Any fan who has watched 10 minutes of a college basketball has probably thought officiating can be improved. Apparently so do the commissioners of the Pac-12 and the Mountain West.
On Friday, the two conferences announced a "collaboration" to manage their men's basketball officials, a deal they hope can help ease coordinating schedules and improve the quality of officiating.
One of the factors that helped form the partnership was that both conferences felt it was detrimental to have their officials work in different parts of the country. Between crammed schedules and airline flights, administrators in both the Pac-12 and the Mountain West were concerned about keep their officials "fresh."
In each other, MWC commissioner Craig Thompson said, they saw a solution.
"Rather than send our officials east of Denver, we would rather see them stay west of Denver," Thompson said in a Friday conference call. "It's in our mutual interest, and we feel it will improve the overall quality of officiating in our league."
The conferences will share a coordinator - Bobby Dibler - to manage the pool of officials. The Pac-12 and MWC will share training programs and collaborate in other ways with the West Coast Conference, the Big West and the Western Athletic conference in an effort to standardize and stabilize officiating west of the Rockies.
Pac-12 commissioner Larry Scott said the arrangement will help his conference officials work more without having to travel further. Thompson said the Mountain West may look into evaluating officials in the way the Pac-12 does.
Other details were not readily available, including the number of officials in the pool and how the assignments would be split up between them.
Thompson and Scott also would not comment on whether the move indicated any future collaborations or scheduling between the conferences. Some basketball observers have openly wondered whether the two conferences will one day compete in a basketball "challenge" similar to the annual duals between ACC and Big Ten programs.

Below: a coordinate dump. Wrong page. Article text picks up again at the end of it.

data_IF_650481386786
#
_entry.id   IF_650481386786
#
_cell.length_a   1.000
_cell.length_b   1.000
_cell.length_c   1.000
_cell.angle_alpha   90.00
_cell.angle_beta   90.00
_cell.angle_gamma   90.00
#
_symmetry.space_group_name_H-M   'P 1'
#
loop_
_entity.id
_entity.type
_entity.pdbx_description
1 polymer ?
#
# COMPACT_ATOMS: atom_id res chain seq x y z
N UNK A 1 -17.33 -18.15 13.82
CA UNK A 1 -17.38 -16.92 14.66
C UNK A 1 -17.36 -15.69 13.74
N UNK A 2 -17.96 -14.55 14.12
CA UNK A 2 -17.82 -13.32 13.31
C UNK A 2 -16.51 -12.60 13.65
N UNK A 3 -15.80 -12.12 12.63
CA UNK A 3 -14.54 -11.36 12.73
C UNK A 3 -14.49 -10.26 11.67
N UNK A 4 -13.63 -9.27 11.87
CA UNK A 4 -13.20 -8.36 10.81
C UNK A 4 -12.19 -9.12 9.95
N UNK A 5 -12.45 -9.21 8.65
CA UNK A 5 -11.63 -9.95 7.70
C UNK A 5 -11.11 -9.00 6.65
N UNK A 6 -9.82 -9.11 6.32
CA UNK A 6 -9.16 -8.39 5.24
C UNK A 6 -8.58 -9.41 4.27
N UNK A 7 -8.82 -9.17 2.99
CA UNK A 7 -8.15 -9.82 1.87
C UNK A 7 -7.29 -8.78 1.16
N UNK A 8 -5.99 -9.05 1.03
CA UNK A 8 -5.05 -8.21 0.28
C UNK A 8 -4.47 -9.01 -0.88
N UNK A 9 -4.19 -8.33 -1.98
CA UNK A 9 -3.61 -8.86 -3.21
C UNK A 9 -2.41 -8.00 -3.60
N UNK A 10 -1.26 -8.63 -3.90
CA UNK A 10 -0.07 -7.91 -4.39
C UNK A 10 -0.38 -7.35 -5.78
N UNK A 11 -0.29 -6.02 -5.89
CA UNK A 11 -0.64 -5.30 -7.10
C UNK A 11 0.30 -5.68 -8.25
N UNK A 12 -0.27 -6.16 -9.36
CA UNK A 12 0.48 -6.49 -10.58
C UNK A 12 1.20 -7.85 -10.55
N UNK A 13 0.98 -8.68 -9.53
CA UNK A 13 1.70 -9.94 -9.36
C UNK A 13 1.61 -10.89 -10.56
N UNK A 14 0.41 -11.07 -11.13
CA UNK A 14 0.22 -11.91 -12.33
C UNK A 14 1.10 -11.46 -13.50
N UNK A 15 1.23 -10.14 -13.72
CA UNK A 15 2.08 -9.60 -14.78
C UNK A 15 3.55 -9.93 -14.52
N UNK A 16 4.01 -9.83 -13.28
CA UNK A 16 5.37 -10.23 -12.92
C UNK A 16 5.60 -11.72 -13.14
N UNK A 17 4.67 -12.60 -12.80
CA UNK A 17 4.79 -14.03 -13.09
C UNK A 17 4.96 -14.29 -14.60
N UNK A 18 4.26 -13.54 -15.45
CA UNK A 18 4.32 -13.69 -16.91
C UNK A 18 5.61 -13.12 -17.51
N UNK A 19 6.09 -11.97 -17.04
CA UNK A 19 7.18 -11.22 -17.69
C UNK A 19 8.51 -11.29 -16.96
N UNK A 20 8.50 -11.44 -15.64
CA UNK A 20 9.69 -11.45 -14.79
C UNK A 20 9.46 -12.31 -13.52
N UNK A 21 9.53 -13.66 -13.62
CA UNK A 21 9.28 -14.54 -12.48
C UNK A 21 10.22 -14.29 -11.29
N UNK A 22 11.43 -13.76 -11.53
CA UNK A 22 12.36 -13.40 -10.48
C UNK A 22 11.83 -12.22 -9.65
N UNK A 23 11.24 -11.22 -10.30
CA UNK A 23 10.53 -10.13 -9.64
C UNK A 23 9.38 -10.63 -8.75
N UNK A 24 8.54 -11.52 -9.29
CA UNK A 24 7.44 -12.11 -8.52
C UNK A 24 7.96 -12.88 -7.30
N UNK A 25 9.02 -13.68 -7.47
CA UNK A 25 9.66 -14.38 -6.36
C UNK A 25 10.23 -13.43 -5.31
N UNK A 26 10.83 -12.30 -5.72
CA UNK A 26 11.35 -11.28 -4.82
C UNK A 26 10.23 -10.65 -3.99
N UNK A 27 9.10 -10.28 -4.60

Scott did, however, open up on how the Ed Rush scandal helped change a bit of his perspective on his conference's handle on officiating. After Rush, then the Pac-12 head of officials, resigned following a highly publicized incident in which he made comments to other officials about Arizona coach Sean Miller, Scott said he tried to see ways in which he could improve his system.
"We tried to take a step back, we had an independent investigation, we really dove in deep," Scott said.
Other Aggie activities on a busy Friday:
• Utah State announced a $1.3 million gift by Blake Kirby, chairman of Inovar, Inc., for the court in the forthcoming Wayne Estes Center. The competition volleyball court and practice basketball facility will be named after Kirby, who also donated an additional $200,000 to the school's Merlin Olsen football fund. Kirby is another one of the deep-pocketed alums who has helped the school of late, one of the reasons why the Aggies will be able to pay for the Estes Center completely with private donations.
• The Aggies finally officially signed Tennessee transfer Daniel Gray - a move that had been reported in mid May. A high school teammate of Utah State receivers Travis Reynolds and Jojo Natson, Gray recorded six tackles last year with the volunteers. A school press release cites that Gray was among the fastest (4.32 second 40) and top-rated cornerbacks in the country (105th by ESPN) at the time of his recruitment. He'll sit out this season and have three years of eligibility afterward, which should help build Utah State's secondary depth.
• Check out this Scout.com report on Bountiful wing Zac Seljaas, a 6-foot-7 talent from the class of 2015 who has interest from all in-state schools. He's a teammate of Utah State commit Sam Merrill.
- Kyle Goonkgoon@sltrib.comTwitter: @kylegoon